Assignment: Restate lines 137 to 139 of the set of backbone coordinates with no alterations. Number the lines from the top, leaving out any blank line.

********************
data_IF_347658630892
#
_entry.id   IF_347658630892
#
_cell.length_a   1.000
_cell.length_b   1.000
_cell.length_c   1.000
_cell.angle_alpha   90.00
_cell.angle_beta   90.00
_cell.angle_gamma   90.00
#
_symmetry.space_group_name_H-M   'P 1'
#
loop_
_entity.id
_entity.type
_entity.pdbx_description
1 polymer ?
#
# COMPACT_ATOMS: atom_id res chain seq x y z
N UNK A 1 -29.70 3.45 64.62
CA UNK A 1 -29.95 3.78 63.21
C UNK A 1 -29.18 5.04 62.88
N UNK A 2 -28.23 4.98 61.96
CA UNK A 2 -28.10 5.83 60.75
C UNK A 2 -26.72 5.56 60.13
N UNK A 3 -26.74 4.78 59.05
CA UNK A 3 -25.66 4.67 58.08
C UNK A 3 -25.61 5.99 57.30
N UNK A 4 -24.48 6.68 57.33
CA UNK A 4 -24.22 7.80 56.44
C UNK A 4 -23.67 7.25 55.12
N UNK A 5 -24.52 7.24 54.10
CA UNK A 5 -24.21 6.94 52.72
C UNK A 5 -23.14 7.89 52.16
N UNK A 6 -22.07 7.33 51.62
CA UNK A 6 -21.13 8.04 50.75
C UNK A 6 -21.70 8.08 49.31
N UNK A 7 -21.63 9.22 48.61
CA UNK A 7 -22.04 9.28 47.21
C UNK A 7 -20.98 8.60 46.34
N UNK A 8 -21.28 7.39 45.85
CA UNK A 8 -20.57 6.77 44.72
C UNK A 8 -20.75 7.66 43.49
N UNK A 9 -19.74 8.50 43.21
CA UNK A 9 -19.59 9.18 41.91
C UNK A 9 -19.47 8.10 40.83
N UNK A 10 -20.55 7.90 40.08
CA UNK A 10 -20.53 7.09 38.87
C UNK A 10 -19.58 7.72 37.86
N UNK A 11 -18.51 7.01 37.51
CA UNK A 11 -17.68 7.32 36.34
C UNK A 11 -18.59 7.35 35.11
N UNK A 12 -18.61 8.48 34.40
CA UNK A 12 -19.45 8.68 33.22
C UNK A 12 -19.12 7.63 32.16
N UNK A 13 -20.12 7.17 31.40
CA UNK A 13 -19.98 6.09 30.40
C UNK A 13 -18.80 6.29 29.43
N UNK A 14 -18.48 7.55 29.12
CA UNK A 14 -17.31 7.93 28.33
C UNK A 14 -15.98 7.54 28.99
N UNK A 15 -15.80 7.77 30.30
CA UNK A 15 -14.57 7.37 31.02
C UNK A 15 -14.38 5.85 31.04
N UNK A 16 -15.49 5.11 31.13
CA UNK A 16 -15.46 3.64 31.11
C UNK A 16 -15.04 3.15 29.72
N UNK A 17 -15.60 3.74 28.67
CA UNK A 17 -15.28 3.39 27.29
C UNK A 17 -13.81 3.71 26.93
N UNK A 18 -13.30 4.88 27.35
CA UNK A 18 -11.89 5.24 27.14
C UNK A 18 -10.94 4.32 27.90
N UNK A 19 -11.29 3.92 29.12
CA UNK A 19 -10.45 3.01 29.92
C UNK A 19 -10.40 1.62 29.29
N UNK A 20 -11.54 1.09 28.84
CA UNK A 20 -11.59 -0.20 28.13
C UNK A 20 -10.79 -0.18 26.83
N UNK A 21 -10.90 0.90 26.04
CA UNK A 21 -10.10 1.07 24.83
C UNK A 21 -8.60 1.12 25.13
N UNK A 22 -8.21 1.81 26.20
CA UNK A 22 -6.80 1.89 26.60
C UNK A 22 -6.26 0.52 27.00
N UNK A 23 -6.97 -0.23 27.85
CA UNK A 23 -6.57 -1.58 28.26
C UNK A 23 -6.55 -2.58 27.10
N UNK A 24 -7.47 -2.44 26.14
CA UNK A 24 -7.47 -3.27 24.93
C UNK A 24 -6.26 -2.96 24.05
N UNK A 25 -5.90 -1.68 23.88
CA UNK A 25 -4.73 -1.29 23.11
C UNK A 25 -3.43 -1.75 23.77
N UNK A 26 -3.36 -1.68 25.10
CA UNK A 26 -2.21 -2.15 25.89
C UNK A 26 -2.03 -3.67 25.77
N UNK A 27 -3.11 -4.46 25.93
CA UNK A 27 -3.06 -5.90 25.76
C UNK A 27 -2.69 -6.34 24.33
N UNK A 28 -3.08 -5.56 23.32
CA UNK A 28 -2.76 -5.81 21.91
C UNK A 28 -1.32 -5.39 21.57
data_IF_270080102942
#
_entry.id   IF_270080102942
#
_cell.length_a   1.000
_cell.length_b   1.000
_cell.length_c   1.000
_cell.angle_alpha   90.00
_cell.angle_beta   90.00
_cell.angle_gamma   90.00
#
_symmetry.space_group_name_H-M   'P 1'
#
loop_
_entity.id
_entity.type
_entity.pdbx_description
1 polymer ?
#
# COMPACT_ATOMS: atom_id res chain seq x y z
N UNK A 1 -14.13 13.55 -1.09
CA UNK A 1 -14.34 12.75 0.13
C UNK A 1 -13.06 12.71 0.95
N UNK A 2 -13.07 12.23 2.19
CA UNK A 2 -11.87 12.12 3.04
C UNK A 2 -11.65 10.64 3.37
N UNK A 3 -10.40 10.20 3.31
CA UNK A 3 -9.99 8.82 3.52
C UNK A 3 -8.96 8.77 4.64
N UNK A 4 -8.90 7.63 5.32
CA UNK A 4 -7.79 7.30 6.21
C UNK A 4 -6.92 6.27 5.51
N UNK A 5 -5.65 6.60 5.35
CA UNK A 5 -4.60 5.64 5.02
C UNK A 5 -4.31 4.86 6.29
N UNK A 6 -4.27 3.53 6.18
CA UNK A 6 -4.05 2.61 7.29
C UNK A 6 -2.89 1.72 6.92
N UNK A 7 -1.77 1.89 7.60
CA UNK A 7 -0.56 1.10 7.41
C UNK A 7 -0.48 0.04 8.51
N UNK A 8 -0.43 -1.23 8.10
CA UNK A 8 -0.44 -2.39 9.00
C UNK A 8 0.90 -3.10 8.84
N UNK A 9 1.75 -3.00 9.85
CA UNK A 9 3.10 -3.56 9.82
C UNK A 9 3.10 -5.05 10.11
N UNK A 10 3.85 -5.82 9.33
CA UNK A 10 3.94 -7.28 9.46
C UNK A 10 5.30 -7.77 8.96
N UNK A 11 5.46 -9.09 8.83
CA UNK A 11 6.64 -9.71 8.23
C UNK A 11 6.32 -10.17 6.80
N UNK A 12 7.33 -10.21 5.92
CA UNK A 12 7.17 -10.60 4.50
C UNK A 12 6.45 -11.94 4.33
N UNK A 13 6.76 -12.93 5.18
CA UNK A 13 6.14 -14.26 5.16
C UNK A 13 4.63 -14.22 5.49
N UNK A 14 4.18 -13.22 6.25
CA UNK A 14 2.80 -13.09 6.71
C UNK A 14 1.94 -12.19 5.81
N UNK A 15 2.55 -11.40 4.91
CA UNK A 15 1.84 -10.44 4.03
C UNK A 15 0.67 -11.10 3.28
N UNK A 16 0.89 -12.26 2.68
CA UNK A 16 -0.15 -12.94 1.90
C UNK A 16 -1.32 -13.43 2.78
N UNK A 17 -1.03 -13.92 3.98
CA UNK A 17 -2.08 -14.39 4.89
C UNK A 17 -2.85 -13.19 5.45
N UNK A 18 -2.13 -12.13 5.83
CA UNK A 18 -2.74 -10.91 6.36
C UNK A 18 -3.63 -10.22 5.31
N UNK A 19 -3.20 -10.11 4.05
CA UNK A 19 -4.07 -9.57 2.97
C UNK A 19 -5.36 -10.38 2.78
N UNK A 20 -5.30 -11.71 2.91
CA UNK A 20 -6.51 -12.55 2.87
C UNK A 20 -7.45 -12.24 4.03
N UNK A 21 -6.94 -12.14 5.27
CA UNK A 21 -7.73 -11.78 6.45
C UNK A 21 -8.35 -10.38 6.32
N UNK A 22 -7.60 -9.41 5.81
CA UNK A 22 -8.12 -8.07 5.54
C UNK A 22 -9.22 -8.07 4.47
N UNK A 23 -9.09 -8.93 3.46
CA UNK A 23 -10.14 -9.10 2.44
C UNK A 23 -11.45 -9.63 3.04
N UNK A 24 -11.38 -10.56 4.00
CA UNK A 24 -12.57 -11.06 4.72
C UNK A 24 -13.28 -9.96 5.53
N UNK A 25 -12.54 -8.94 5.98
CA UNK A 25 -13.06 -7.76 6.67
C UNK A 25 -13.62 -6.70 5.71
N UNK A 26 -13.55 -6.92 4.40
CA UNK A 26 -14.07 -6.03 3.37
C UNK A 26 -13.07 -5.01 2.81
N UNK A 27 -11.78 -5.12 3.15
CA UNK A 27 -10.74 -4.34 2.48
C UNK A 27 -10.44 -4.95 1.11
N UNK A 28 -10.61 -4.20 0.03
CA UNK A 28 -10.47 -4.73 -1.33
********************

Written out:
N UNK A 5 -5.65 6.60 5.35
CA UNK A 5 -4.60 5.64 5.02
C UNK A 5 -4.31 4.86 6.29